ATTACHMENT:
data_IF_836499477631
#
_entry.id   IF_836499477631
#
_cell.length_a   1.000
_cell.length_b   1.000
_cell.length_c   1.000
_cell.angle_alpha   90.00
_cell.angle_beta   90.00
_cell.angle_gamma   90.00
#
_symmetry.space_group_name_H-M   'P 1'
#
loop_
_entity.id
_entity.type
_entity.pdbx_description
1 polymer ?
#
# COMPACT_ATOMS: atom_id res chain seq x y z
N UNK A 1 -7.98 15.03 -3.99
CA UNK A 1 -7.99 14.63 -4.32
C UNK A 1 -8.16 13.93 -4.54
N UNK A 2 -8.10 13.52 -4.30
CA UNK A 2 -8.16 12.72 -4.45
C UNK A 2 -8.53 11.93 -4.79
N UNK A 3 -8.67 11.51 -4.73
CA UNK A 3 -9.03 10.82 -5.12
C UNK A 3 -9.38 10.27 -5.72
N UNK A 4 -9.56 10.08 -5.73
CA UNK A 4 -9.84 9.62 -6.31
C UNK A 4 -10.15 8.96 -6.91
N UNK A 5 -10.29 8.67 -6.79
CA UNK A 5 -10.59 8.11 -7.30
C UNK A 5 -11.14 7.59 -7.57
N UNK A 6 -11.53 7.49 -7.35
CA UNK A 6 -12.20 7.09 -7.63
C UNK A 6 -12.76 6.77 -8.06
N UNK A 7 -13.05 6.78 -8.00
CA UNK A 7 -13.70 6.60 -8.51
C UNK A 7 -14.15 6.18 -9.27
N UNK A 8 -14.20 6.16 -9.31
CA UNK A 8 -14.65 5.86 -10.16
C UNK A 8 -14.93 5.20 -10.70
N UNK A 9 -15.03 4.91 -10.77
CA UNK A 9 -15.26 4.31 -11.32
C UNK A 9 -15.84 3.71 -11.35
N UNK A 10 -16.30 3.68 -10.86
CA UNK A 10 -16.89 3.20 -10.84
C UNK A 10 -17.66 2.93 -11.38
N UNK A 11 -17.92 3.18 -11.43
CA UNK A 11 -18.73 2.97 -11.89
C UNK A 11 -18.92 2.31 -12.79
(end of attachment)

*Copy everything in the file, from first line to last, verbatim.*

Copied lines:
data_IF_836499477631
#
_entry.id   IF_836499477631
#
_cell.length_a   1.000
_cell.length_b   1.000
_cell.length_c   1.000
_cell.angle_alpha   90.00
_cell.angle_beta   90.00
_cell.angle_gamma   90.00
#
_symmetry.space_group_name_H-M   'P 1'
#
loop_
_entity.id
_entity.type
_entity.pdbx_description
1 polymer ?
#
# COMPACT_ATOMS: atom_id res chain seq x y z
N UNK A 1 -7.98 15.03 -3.99
CA UNK A 1 -7.99 14.63 -4.32
C UNK A 1 -8.16 13.93 -4.54
N UNK A 2 -8.10 13.52 -4.30
CA UNK A 2 -8.16 12.72 -4.45
C UNK A 2 -8.53 11.93 -4.79
N UNK A 3 -8.67 11.51 -4.73
CA UNK A 3 -9.03 10.82 -5.12
C UNK A 3 -9.38 10.27 -5.72
N UNK A 4 -9.56 10.08 -5.73
CA UNK A 4 -9.84 9.62 -6.31
C UNK A 4 -10.15 8.96 -6.91
N UNK A 5 -10.29 8.67 -6.79
CA UNK A 5 -10.59 8.11 -7.30
C UNK A 5 -11.14 7.59 -7.57
N UNK A 6 -11.53 7.49 -7.35
CA UNK A 6 -12.20 7.09 -7.63
C UNK A 6 -12.76 6.77 -8.06
N UNK A 7 -13.05 6.78 -8.00
CA UNK A 7 -13.70 6.60 -8.51
C UNK A 7 -14.15 6.18 -9.27
N UNK A 8 -14.20 6.16 -9.31
CA UNK A 8 -14.65 5.86 -10.16
C UNK A 8 -14.93 5.20 -10.70
N UNK A 9 -15.03 4.91 -10.77
CA UNK A 9 -15.26 4.31 -11.32
C UNK A 9 -15.84 3.71 -11.35
N UNK A 10 -16.30 3.68 -10.86
CA UNK A 10 -16.89 3.20 -10.84
C UNK A 10 -17.66 2.93 -11.38
N UNK A 11 -17.92 3.18 -11.43
CA UNK A 11 -18.73 2.97 -11.89
C UNK A 11 -18.92 2.31 -12.79